Parque Nacional da Serra da Capivara

Serra da Capivara National Park is the largest collection of rock paintings ever found in the world, spread over 129,140 hectares.

Serra da Capivara National Park, declared a World Heritage Site by Unesco, was created to preserve one of the world’s greatest archaeological treasures – thousands of prehistoric inscriptions up to 12,000 years old carved into rock walls.

The paintings depict aspects of daily life, rites and ceremonies of the region’s ancient inhabitants, as well as figures of animals, some of which are now extinct.

In the excavations carried out in Serra da Capivara, researchers have found tools, remains of ceramic utensils and burials. Research into the discoveries made in the area has led archaeologists to believe that man would have inhabited the American continent more than 30,000 years ago, contrary to the theories most accepted by scientists.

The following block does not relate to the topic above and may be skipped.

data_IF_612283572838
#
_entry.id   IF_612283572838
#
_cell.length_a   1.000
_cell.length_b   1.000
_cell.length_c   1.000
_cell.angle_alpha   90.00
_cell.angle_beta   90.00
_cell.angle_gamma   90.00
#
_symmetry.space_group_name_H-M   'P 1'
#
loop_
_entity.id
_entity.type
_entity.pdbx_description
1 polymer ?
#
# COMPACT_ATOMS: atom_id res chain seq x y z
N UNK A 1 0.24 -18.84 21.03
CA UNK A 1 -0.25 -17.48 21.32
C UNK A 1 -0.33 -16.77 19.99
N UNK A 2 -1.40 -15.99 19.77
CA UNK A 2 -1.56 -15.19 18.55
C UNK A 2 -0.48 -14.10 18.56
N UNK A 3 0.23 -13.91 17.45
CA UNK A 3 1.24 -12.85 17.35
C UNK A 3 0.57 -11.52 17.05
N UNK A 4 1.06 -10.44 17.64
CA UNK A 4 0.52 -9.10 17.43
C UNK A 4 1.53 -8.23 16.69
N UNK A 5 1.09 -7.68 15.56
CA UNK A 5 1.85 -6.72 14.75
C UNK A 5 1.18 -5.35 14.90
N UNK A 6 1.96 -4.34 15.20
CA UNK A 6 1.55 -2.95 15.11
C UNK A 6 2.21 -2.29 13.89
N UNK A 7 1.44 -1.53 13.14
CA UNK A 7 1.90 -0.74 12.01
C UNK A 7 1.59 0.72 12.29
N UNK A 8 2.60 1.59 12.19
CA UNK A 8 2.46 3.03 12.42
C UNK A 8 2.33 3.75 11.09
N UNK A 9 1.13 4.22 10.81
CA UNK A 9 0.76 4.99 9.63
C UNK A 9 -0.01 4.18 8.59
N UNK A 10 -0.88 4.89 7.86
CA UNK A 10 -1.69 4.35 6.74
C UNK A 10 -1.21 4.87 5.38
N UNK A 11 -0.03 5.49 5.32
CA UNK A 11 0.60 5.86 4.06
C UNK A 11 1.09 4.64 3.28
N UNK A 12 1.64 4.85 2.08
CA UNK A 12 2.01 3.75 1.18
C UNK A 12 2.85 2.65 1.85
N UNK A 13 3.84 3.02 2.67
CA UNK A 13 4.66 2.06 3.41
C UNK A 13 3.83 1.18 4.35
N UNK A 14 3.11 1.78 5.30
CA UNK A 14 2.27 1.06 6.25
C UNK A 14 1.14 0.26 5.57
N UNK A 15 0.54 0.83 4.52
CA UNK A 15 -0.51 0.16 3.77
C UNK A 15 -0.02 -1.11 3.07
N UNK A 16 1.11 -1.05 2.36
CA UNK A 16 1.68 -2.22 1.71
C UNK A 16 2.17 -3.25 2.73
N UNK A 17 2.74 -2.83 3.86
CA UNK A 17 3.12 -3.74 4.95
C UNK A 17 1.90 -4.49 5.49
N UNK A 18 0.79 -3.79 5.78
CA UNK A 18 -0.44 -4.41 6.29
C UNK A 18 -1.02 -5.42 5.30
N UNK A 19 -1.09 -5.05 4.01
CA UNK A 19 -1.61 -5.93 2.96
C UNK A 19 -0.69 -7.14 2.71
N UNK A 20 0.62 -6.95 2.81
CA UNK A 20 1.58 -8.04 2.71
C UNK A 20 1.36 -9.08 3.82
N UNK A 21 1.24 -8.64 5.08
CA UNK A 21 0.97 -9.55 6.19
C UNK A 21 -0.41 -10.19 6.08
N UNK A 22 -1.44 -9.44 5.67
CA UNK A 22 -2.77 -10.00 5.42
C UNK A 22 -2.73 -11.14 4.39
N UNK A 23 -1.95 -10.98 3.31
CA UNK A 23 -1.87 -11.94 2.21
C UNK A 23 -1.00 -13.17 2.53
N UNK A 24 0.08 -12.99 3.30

The cave paintings and objects found can be seen in some of the archaeological sites open to visitors, among the more than 500 existing in the park.

The Serra da Capivara National Park is managed by Fundham (Foundation Museum of the American Man) in partnership with Ibama (Brazilian Institute of the Environment and Renewable Natural Resources).

It offers excellent facilities for visits, with marked trails and specialised guides. In the city of São Raimundo Nonato, there is the Museum of the American Man with a collection assembled from the pieces found in the archaeological explorations carried out in the park area.